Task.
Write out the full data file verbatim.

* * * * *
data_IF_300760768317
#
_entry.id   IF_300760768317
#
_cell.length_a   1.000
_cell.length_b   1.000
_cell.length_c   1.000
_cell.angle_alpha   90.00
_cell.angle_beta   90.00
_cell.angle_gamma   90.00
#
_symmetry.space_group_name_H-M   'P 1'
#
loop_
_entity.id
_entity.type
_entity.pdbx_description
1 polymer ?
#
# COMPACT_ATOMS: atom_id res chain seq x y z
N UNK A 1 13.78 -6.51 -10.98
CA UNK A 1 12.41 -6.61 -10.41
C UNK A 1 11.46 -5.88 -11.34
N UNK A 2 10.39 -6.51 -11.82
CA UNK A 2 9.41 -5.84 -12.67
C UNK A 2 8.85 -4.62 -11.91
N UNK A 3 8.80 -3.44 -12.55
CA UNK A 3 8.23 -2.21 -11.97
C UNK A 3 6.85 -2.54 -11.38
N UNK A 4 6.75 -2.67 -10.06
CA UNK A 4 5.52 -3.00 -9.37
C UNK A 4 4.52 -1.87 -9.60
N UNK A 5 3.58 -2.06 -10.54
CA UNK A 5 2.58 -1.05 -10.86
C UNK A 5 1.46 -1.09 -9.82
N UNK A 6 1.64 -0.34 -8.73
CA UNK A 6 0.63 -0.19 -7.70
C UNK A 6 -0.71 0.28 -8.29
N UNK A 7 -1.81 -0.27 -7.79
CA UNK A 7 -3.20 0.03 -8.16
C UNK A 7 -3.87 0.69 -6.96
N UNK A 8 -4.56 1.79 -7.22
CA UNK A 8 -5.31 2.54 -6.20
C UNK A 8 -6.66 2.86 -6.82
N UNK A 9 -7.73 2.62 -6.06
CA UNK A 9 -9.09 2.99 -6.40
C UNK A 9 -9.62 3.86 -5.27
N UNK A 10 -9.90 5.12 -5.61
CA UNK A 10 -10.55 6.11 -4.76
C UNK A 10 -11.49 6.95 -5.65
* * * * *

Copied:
data_IF_300760768317
#
_entry.id   IF_300760768317
#
_cell.length_a   1.000
_cell.length_b   1.000
_cell.length_c   1.000
_cell.angle_alpha   90.00
_cell.angle_beta   90.00
_cell.angle_gamma   90.00
#
_symmetry.space_group_name_H-M   'P 1'
#
loop_
_entity.id
_entity.type
_entity.pdbx_description
1 polymer ?
#
# COMPACT_ATOMS: atom_id res chain seq x y z
N UNK A 1 13.78 -6.51 -10.98
CA UNK A 1 12.41 -6.61 -10.41
C UNK A 1 11.46 -5.88 -11.34
N UNK A 2 10.39 -6.51 -11.82
CA UNK A 2 9.41 -5.84 -12.67
C UNK A 2 8.85 -4.62 -11.91
N UNK A 3 8.80 -3.44 -12.55
CA UNK A 3 8.23 -2.21 -11.97
C UNK A 3 6.85 -2.54 -11.38
N UNK A 4 6.75 -2.67 -10.06
CA UNK A 4 5.52 -3.00 -9.37
C UNK A 4 4.52 -1.87 -9.60
N UNK A 5 3.58 -2.06 -10.54
CA UNK A 5 2.58 -1.05 -10.86
C UNK A 5 1.46 -1.09 -9.82
N UNK A 6 1.64 -0.34 -8.73
CA UNK A 6 0.63 -0.19 -7.70
C UNK A 6 -0.71 0.28 -8.29
N UNK A 7 -1.81 -0.27 -7.79
CA UNK A 7 -3.20 0.03 -8.16
C UNK A 7 -3.87 0.69 -6.96
N UNK A 8 -4.56 1.79 -7.22
CA UNK A 8 -5.31 2.54 -6.20
C UNK A 8 -6.66 2.86 -6.82
N UNK A 9 -7.73 2.62 -6.06
CA UNK A 9 -9.09 2.99 -6.40
C UNK A 9 -9.62 3.86 -5.27
N UNK A 10 -9.90 5.12 -5.61
CA UNK A 10 -10.55 6.11 -4.76
C UNK A 10 -11.49 6.95 -5.65